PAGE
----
We have been getting some much needed snow fall this week… just in time for Christmas. It’s hasn’t amounted to much accumulation, but we’ll take what we can get.
The snow has brought in this pair of twin bucks, who are just, pardon the pun, endeering.
They have brought a smaller little buck with them, and they seem to be hanging out together in their own little pack.
The little one has smaller antlers, but is definitely a new buck… and just as cute.
He seemed to be enjoying his first snow and the wonder of this cool white stuff dropping from the sky.
We so enjoyed their visit.
If you remember a post I did a little while back about Pat’s Fawn (https://kritterspix.com/2018/09/17/pats-fawn/), we’ve been fortunate enough to see it a few times and kinda watch it grow up, which has been a real joy. It’s starting to loose it’s spots.
But it’s still playful and skittish… and wonderfully fun to watch. Mom still dotes on her… except, apparently it’s a him.
I caught a glimpse of a little bump on his head where his antlers will be soon.
We can still call him Spots though, right?!
My neighbor and friend, Pat, saw this little fawn when it was first born… maybe hours old. It was the tiniest thing… so we have been watching out for it, hoping it would survive the wild.
With a lot of support and love from its doting mom, it seems to be a happy, healthy little one.
You’ve heard of giving your two cents worth… well, here are my two bucks worth!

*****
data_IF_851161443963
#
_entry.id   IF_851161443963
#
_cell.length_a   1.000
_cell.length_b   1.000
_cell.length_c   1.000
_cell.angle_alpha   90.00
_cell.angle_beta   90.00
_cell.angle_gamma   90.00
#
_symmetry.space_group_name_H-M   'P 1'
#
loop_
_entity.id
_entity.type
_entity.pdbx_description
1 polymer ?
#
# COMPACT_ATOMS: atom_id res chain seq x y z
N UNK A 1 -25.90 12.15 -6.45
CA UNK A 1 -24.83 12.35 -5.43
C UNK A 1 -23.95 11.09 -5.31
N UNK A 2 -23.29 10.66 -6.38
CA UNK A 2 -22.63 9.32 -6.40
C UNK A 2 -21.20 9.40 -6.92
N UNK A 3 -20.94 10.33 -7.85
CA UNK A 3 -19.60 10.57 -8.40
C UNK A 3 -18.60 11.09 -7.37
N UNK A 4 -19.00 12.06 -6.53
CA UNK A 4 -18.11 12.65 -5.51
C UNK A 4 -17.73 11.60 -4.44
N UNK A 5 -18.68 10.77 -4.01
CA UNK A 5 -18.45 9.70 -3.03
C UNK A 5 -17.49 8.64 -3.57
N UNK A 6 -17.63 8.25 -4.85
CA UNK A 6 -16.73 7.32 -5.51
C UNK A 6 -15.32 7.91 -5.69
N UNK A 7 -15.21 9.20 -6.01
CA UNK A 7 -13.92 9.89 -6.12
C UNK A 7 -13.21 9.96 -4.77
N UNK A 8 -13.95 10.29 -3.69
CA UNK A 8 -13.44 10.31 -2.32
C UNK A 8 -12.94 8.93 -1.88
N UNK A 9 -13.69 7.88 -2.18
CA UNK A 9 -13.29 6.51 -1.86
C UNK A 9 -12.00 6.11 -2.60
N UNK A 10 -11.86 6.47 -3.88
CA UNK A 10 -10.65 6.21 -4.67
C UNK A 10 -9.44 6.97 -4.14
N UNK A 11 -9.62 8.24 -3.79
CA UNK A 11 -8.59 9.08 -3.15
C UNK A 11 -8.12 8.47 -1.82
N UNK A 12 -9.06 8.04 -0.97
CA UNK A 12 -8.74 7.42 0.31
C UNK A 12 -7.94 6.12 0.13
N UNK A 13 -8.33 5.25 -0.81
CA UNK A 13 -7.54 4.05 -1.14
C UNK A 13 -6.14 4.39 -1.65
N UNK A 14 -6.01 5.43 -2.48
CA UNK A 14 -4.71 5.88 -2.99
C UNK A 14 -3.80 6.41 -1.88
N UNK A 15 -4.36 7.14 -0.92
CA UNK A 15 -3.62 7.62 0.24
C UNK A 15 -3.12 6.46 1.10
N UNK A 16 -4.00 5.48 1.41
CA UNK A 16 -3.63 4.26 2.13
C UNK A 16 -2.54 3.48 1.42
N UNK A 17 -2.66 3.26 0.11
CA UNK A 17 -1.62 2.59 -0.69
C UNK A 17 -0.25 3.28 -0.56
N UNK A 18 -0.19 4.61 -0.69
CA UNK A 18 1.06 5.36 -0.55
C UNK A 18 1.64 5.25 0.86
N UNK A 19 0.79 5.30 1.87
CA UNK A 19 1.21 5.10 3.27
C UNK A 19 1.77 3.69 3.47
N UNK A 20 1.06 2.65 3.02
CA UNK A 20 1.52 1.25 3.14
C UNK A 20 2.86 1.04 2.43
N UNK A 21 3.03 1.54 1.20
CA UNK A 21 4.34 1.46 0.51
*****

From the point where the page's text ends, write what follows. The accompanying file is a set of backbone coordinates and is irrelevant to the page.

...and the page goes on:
Sorry… just couldn’t help myself. Ha!
This one buck, we call ‘Slash’ had what looked like a deep cut, slash, ripped into his back. The other buck seemed to be lovingly watching over him. It checked out to the right… and to the left, before alerting Slash to proceed in that direction. Slash’s caretaker would rub along his healing cut, and nose him repeatedly. Maybe they are brothers.. or just good friends. We should all have such a great friend to help get us through our difficult times, particularly in the wild, where it can get quite ‘dicey’ with lots of predators out there!
While I like the action in this photo, as this buck was spooked. It is not a great photo because it is too constrained. It is instead, a perfect example for what not to do. I have left no room for the buck to run. Since I cut off the action, the viewer is left to wonder what spooked him… or where he is going. It lacks that sense of place.
A better photo that shows a sense of place, and includes the subject (my buck) and his environment – the forest and trees. One where the subject is looking at you, and it’s eyes sharp are a bonus. Having the subject well lit, and not in the shadows help to draw the eye to your subject…. albeit often hard to get everything to line up, particularly when working in the wild.
It’s funny, when working in a blind, trying to get that elusive photo of animals in their natural environment, one notices everything…. the loud whir of your AutoFocus motor you never noticed before, the deafening shutter click that alerts the animals to your presence, and the bitter cold that bites through you at dusk when the animals come in.
But, if one is lucky, the photos that might result make the discomfort all worth the while, particularly to be able to capture photos of animals from a ‘ground level’ perspective.
First it was the deer, now the elk. We love the return of the animals. It has been so dry. No rain in the past or foreseeable future. The weather is unpredictably warm. Our plants and animals are confused beyond measure. Bees are swarming late… baby animals are appearing late… and wild birds, normally migrated, are looking for food.
Winter must be near… but the weather gods aren’t cooperating. Maybe next week. In the meantime, the animals are trying to fill up on whatever food and water they can get their mouths on…. including having elk and deer in the same space.
We’ll enjoy what we get… when we get it.